Monday, December 5, 2011
BBC interviews of 10 SF Authors now on CD
Science Fiction Writers
British Library Board 2011
Interviews date from 1977 through 2001.
Distributed by the University of Chicago Press
Reviewed by Ann Wilkes
I completely enjoyed listening to the interviews on this CD. The majority of the interviews were conducted in such a way as to bring out interesting anecdotes and facts of which I was formerly unaware. The authors interviewed are as follows:
J G Ballard
Arthur C Clarke
Ursula K Le Guin
Kurt Vonnegut, Jr.
Also included is what seems to be a joint panel discussion or lecture led by Brian Aldiss and Doris Lessing as there is not interviewer on that recording. These are ALL previously unreleased recordings.
The gems you'll hear on this crisply mastered CD include an interview with Isaac Asimov on his 70th birthday in which he states that the kinetic theory of gases is what sparked his idea of psycho-history that is the "science" running through his Foundation series. Brian Aldiss tips his hat to Mary Shelley for writing what he thinks is the first truly science fiction novel.
Doris Lessing said she was struck by the defensiveness of pulp sci-fi authors in the States. She also said that though she thoroughly enjoyed Asimov's Foundation series, it's not really sci-fi, because there's no science. She goes on to say the Foundation series contains "brilliant sociology." Since when are robots, space travel and sociology not science?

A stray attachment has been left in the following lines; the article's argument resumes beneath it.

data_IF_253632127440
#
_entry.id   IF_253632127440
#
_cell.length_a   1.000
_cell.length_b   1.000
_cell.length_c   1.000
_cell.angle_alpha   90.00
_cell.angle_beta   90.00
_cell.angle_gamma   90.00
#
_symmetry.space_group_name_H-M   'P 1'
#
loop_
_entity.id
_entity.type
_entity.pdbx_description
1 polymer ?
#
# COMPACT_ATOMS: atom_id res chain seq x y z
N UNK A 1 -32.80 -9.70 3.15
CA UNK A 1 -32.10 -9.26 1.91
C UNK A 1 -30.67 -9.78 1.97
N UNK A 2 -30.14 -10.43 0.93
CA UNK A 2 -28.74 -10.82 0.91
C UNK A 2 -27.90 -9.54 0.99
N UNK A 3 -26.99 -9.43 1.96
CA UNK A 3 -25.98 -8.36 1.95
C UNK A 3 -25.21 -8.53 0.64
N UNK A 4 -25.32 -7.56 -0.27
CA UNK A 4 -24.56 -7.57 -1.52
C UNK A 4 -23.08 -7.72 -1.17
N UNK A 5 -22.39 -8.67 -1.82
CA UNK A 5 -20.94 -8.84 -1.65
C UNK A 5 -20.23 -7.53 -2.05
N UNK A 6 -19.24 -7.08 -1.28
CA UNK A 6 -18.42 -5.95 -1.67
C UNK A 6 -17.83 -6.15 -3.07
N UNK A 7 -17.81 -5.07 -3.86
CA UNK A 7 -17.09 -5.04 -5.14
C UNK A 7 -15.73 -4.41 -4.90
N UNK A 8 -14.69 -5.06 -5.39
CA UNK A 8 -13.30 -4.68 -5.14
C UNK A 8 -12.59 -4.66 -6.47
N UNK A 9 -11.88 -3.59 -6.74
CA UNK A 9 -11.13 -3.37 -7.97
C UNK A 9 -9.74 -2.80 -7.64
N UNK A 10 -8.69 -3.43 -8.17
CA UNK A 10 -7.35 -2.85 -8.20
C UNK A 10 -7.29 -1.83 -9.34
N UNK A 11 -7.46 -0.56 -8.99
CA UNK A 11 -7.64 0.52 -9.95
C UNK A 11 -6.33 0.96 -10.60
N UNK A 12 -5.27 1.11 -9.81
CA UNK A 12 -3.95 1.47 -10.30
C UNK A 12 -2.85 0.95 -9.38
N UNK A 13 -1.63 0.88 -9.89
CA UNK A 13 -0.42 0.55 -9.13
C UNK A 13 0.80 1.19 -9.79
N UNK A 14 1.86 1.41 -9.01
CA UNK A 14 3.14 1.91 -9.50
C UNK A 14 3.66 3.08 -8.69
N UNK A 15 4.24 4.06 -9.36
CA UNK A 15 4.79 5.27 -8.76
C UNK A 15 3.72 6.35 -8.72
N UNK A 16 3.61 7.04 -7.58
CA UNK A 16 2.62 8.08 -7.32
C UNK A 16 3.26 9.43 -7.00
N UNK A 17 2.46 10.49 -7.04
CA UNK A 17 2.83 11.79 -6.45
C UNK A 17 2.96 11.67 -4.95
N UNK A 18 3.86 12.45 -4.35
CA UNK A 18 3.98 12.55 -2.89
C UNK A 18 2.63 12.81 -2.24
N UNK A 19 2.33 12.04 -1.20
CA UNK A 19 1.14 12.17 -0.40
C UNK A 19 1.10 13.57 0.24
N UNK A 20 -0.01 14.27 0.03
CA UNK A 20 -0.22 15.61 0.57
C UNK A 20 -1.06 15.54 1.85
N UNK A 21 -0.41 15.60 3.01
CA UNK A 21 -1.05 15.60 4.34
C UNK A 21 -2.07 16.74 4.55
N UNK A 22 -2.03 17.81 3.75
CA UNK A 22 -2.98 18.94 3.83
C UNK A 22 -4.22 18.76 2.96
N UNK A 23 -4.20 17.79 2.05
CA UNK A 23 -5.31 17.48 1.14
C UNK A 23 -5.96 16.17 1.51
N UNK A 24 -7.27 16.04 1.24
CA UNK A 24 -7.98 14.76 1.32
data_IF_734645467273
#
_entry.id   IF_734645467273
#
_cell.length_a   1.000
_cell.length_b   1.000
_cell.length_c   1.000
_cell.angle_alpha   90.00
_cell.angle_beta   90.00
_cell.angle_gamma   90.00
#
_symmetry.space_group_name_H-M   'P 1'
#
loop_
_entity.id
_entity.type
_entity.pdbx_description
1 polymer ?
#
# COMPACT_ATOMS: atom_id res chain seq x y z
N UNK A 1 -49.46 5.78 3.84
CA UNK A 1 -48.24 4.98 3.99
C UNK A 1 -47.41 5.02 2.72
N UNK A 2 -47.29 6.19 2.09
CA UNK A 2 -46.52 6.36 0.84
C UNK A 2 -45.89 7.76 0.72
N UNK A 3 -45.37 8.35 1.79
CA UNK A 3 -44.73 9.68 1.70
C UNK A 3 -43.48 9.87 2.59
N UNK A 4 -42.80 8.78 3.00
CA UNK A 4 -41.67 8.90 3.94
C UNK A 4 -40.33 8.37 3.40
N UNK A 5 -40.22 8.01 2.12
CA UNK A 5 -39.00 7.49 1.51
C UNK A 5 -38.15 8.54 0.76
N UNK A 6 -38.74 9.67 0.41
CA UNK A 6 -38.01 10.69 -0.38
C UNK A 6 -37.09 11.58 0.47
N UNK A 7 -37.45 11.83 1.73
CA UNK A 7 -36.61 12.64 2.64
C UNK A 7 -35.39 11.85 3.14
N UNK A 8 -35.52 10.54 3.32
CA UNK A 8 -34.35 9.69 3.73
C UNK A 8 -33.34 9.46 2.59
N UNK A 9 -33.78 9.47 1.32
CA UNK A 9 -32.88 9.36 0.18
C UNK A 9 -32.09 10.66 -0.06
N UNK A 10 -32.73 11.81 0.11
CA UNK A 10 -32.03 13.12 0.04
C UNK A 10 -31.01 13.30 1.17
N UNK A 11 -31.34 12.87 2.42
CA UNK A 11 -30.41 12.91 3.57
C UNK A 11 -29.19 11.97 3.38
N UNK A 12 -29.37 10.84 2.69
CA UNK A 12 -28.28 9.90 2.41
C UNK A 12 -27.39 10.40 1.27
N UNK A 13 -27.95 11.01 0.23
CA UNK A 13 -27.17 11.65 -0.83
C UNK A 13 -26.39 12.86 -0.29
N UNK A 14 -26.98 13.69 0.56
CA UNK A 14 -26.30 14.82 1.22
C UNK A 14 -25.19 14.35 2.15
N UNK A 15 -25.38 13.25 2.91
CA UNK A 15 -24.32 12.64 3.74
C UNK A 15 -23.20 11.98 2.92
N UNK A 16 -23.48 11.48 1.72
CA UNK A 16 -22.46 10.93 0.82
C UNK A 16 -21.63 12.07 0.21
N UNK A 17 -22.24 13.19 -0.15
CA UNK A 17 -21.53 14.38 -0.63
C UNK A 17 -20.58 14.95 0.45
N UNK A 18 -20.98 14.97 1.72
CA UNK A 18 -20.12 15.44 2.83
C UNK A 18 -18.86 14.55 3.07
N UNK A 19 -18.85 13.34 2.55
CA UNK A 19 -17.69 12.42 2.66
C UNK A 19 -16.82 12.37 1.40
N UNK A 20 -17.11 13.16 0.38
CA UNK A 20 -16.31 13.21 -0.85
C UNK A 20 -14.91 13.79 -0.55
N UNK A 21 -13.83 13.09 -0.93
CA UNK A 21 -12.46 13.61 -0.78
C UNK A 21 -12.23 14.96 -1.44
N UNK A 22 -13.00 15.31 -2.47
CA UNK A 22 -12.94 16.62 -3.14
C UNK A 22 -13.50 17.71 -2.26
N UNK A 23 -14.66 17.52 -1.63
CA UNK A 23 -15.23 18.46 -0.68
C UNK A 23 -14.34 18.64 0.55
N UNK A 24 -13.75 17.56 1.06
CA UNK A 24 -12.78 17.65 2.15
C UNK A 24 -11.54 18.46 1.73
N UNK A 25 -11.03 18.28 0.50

Kurt Vonnegut, Jr. explains why he chops up his books in short bursts. He also addresses his use of social commentary and satire, pointing out the reason why the defenders of the Alamo were really fighting in his novel, Hocus Pocus: for their right to own slaves.
Did you know that Ray Bradbury had a hand in the archetectural designs of Epcott Center, Disneyworld and World Fairs? A builder in Glendale (CA) even made a mall based on an article of his about a city of the future. He talks of his dream of globalism and a united space exploration instead of men of the same planet fighting one another. "Men want to be destroyed. But they should be destroyed for a good cause and the good cause is space."
The woman who interviewed Ursula K. LeGuin basically asks her if she would fancy being a father and a mother like the characters in The Left Hand of Darkness. And asked her if she thought of herself as an anarchist because she wrote about anarchists. Why is it that the one woman actually interviewed was interviewed by someone who obviously doesn't understand science fiction? LeGuin, however, handles the situation with aplomb and grace with wonderful tidbits like, "You can have books and babies. They are not mutually hostile occupations."
I highly recommend this CD for any sci-fi fan or writer. For more information or to buy your copy for $15, visit the University of Chicago Press.